An alumna, and former philosophy teacher, dean and president of Manhattanville College, she earned a master's degree from Providence College and a doctorate from Fordham University as well as many honorary degrees, including one from Hamilton. Elizabeth McCormack began her association with Hamilton in 1978 having previously served on the board of trustees of Kirkland College. As a young nun, she taught at and was later headmistress of the Academy of the Sacred Heart in Greenwich. After leaving the Order of the Sacred Heart, she became a philanthropic and educational advisor to the Rockefeller Family and was Chair of the Asian Cultural Council. Having served on numerous corporate boards, she used matching gifts from those organizations to supplement her own gifts to Hamilton. Her marriage to the late Jerome "Jerry" Aron completed her life in many ways.
A 2004 article in The Chronicle of Philanthropy quoted Elizabeth McCormack, "To use your money to make a difference is something one has to learn. You have to think broadly, and in my opinion, give narrowly." She has supported many causes at Hamilton including scholarships, professorships, the arts - the ultimate purpose for her gift annuities - and the Annual Fund.

Karen and Art '64 Massolo
"Establishing a scholarship to support disadvantaged students and augmenting it through a charitable remainder unitrust have been among the best investments we have ever made. The scholarship enables recipients to attend a first class liberal arts college they never may have dreamed possible and enhances the lives of the entire Hamilton community by increasing diversity. The trust has been financially sound; as the endowment grows, so do our payments and the ultimate addition to the scholarship."

Art '64 and Karen Massolo, parents of Arthur '93, have long been associated with LINK Unlimited, a program that "adopts" promising youths in Chicago and provides them with educational assistance in preparation for college and beyond. They endowed The Arturo Domenico Massolo Memorial Scholarship at Hamilton - that benefits LINK students - in memory of Art's grandfather. Their two-life unitrust that is invested with Hamilton's endowment makes payments to them now; at the conclusion of the trust term, the principal will be added to the scholarship supporting even more students in the future.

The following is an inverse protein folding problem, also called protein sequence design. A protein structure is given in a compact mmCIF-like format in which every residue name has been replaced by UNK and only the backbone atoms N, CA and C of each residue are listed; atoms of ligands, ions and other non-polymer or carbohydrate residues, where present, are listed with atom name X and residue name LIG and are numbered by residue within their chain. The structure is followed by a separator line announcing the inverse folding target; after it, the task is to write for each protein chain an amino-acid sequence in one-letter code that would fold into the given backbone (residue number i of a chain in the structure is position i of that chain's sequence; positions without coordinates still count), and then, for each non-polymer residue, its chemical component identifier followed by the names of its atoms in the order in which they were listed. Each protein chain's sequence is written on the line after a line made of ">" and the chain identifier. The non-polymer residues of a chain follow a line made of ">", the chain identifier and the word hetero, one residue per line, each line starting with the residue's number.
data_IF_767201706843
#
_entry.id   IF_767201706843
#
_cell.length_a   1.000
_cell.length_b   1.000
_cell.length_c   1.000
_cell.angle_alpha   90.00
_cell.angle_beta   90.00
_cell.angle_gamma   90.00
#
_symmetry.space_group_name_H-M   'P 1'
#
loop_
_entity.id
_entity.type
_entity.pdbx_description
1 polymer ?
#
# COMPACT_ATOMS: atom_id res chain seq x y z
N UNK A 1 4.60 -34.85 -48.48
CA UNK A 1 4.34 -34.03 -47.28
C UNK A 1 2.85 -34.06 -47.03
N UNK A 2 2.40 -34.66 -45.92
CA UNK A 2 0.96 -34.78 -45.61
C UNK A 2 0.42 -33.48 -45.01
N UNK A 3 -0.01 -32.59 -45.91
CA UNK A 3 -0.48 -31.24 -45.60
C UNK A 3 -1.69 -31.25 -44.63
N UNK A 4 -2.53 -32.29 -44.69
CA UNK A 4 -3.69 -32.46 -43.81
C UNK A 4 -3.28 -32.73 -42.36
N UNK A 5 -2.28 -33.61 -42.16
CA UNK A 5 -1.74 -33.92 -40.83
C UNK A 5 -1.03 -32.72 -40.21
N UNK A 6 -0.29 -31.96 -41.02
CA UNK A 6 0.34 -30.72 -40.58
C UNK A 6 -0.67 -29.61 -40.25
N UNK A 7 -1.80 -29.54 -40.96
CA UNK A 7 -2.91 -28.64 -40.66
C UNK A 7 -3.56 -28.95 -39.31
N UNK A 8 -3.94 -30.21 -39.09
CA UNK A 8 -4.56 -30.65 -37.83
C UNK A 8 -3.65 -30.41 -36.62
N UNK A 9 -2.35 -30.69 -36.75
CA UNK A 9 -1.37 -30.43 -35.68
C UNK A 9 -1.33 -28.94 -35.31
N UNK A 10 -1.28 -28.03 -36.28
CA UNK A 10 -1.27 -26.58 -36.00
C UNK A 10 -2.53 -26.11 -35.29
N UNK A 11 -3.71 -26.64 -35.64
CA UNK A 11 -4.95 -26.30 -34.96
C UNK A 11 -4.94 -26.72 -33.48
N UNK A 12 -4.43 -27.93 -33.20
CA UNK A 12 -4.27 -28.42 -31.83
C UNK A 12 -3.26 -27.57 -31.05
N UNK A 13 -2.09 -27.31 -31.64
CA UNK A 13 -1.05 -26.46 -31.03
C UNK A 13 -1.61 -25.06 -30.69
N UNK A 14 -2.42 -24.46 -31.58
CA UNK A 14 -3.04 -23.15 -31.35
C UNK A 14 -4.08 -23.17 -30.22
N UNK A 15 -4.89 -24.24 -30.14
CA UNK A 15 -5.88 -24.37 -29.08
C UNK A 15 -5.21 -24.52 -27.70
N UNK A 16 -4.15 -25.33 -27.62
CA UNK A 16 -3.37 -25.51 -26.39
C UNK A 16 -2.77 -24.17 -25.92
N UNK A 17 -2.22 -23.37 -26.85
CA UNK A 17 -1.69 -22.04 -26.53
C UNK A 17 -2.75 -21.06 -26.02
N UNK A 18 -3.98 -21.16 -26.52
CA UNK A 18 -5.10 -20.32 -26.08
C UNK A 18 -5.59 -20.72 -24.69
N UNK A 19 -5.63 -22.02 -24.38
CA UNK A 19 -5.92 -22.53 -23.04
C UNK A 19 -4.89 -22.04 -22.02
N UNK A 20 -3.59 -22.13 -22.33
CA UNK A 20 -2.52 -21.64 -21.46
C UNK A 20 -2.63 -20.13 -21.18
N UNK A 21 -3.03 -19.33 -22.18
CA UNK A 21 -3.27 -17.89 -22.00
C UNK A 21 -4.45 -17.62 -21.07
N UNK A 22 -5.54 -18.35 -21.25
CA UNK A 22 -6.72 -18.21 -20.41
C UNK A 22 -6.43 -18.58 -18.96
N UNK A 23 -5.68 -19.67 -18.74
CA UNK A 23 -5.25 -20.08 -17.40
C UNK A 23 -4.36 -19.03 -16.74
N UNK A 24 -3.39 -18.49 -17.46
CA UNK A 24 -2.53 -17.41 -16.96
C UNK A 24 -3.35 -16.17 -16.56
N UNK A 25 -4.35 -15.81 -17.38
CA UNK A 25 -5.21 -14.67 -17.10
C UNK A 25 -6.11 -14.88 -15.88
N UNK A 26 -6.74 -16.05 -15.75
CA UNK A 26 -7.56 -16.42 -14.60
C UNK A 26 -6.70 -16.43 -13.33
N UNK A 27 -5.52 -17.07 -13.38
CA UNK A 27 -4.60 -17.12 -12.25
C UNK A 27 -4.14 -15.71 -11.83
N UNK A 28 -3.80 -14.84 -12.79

Barbara and Dean '50 Alfange, Jr.
The genesis of a gift to Hamilton can be quite simple – a donor wishes to benefit the College. However, in the case of the Alfange family, a single gift led to a full circle of support. In 1937, Dean Alfange '22 received the inaugural Theodore Roosevelt Memorial Award for his book The Supreme Court and the National Will. With generosity and foresight, he contributed his $2,500 prize to the College to endow the Dean Alfange Essay Prizes, awarded each year to two students who write the best essays on the development of American constitutional government.

As a student Milton Kayle '43 was a recipient of the Dean Alfange Essay Prize, a point he made when he accepted the Bell Ringer Award in the Chapel last June. The prize left him with a lasting impression and inspired his life-long philanthropy and service to Hamilton. This past year at Class & Charter Day, Matthew Colman '06 and Ian Mandel '06, donors to the Senior Gift Campaign, were awarded Alfange prizes.

However the story doesn't end there. In the fall of 2005, Dean Alfange, Jr. '50 and his wife Barbara used assets inherited from his father to complete a charitable gift annuity with Hamilton. This gift ultimately will establish The Dean Alfange, Class of 1922, Distinguished Visiting Professorship in a field related to the history, philosophy, or culture of Ancient Greece. The purpose of the visiting professorship will be to attract to Hamilton scholars in this area, which was one of Dean Alfange's abiding interests.

Philip '78 and Elizabeth K'77 Hawkins

Philip '78 and Elizabeth K'77 Hawkins
Like many alumni couples, Phil Hawkins '78 and Elizabeth Porter Hawkins K'77 share a nostalgic fondness for the College where they met. But it's looking ahead to the future that motivates them to support Hamilton.

"I enjoyed my Hamilton experience very much. Hamilton taught me lessons in learning and getting along in a community. It helped me begin to grow up," Phil recalled. "I may not have agreed with every decision made at the College over the years, but I am encouraged about what Hamilton has become. It's a place that continues to provide very relevant and meaningful opportunities to today's young people."

On the Hill, Phil studied economics and was on the swim team. A French studies major at Kirkland, Liz took most of her courses at Hamilton. During her junior year she participated in the Experiment in International Living where she served as an assistante teaching English in a French public school. After earning his M.B.A. at the University of Chicago, Phil began his career in corporate real estate investment. Today he is president of CarrAmerica Realty Corp., a real estate investment trust based outside of Washington, D.C. Liz continues to devote her energies to education as a volunteer and substitute teacher at the Flint Hill School.